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Setting the scene for the opera
8:00am Friday 15th June 2012 in News
FOR nearly three centuries the Royal Opera House has been staging some of the most mind-blowing musical theatre.
Some of the world’s best singers, dancers and performers, often accompanied by one the most famous orchestras, the Orchestra of the Royal Opera House, have lit up the grand Covent Garden-based theatre.
Performers play against the backdrop of spectacular sets, in fine costumes and with detailed props.
In July, the Royal Opera House is playing host to Hot House, an opera comprising 150 children from all over the country, who will perform alongside Opera House professionals.
Parts of the set, and all the costumes and props for the opera are being created in Thurrock by local people.
Every Saturday since April 28, people from all over Essex have descended upon the South Essex College Thurrock Campus, in Woodview, Grays, to take part in ten community workshops.
Under the guidance of Richard Olivieri, head of props, Lesley Ford, a professional costume designer and Sarah Grundy, head of millinery, props and costumes have been created. The ROH team has also visited 15 schools in Thurrock and enrolled their help.
Hot House is opera based on the old price riots of 1809. It tells the story of protests that ensued when the Royal Opera House was made more exclusive with ticket prices increased.
It features an opera set that takes place in Venice, so members of the community and school children have set about designing, building and painting Venetian poles, gondolas and mooring points.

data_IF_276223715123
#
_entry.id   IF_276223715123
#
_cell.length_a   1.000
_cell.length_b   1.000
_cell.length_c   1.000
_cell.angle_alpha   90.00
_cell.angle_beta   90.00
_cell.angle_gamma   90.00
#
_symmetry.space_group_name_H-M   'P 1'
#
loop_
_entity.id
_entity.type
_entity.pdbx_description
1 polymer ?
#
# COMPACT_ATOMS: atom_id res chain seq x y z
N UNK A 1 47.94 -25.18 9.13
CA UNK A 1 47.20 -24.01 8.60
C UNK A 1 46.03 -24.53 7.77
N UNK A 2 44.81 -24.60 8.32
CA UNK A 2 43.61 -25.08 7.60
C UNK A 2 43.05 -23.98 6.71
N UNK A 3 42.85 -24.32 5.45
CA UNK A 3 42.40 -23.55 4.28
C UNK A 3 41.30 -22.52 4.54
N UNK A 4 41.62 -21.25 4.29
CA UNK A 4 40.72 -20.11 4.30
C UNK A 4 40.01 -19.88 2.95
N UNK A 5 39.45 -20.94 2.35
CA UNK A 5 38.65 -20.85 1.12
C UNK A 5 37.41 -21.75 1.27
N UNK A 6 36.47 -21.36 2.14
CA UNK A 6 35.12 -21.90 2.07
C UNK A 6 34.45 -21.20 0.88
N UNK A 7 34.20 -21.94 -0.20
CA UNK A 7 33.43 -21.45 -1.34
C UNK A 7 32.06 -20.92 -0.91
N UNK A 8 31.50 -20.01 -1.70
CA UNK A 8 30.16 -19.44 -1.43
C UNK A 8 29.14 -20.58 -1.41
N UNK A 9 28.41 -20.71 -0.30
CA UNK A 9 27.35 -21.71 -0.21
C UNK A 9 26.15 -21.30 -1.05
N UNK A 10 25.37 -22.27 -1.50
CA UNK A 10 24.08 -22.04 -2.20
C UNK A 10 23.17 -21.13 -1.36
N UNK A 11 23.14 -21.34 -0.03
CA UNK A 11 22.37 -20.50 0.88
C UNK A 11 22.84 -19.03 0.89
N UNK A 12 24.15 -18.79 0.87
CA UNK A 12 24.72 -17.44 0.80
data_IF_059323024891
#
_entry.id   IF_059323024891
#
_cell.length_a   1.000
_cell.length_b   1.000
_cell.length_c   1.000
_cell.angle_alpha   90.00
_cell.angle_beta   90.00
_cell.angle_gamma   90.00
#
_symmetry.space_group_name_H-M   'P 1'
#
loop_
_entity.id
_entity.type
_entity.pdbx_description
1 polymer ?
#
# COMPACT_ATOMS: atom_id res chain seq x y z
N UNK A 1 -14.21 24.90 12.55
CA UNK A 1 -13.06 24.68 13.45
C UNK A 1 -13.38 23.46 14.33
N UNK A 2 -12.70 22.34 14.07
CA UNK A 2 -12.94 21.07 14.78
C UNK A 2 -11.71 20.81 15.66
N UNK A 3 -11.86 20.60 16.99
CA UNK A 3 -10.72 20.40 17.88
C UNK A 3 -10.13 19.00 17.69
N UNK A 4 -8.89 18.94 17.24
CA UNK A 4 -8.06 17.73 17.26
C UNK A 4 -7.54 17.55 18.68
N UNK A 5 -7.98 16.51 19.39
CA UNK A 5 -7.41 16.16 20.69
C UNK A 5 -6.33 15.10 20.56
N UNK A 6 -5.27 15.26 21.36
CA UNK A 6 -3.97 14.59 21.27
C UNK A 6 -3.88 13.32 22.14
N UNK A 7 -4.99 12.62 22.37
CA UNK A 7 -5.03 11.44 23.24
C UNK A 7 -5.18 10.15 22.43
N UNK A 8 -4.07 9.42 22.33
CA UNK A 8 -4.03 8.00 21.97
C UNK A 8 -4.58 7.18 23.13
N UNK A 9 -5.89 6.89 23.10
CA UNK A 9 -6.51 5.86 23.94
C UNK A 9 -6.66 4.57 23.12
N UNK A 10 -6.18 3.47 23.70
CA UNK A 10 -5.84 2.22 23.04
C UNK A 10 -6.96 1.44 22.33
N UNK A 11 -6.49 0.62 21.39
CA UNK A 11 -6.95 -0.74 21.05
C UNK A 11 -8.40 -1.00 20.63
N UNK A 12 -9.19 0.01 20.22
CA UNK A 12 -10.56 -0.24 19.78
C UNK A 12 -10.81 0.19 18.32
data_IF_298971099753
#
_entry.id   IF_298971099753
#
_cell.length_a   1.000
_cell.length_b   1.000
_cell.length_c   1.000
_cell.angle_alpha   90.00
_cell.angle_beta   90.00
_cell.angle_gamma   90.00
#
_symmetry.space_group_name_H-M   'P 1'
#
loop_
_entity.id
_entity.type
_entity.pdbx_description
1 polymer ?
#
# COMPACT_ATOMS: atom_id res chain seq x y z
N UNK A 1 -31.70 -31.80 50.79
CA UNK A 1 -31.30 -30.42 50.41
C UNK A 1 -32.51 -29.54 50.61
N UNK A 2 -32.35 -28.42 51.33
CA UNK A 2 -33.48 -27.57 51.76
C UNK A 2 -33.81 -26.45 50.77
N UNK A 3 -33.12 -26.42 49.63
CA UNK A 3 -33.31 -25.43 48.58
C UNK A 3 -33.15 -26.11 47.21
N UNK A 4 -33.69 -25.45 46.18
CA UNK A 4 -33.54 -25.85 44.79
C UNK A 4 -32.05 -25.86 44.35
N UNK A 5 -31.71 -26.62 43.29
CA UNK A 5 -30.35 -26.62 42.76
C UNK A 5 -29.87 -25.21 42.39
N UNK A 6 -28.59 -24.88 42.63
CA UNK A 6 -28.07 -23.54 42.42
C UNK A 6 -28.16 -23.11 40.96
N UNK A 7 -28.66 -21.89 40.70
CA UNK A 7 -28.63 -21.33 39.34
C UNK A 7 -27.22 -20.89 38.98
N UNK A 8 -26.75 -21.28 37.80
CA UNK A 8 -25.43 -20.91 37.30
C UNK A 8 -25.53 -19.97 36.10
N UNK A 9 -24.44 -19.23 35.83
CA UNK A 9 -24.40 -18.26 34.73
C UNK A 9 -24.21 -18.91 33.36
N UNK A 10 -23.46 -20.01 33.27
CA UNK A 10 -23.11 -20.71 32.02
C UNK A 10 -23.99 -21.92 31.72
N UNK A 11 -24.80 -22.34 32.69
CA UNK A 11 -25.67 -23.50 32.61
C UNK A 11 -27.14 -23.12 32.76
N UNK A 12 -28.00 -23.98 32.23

The opera has a prominent theme of fire, so dancer’s costumes are made up of orange, red and yellow materials and prints and as it is set in the 1800s, colourful victorian costumes have been made by those who have a knack for sewing.
Since the Royal Opera House announced it would be moving part of its operation to Purfleet, members of the Thurrock community have taken to opera.
One of those is June Bull, of Balmoral Avenue, Corringham. She has been heavily involved in everything the Royal Opera House has done in Thurrock.
She said: “They talk to you like they care that you’re getting involved in it.
“I’m happy to help. It’s a great thing to have in Thurrock and we’re so lucky to have all this here.”
Another person to have been taken in by it all is Shaw Primary school teacher Caron Barkins, from Corringham. As she went about making giant phoenix claws that will feature in the finale of Hot House, she told the Gazette: “The Royal Opera House in Thurrock is like a big family and it’s nice to be able to do any of it.
“It’s shown me things that I never thought I would be able to do. It’s such a nice experience.”
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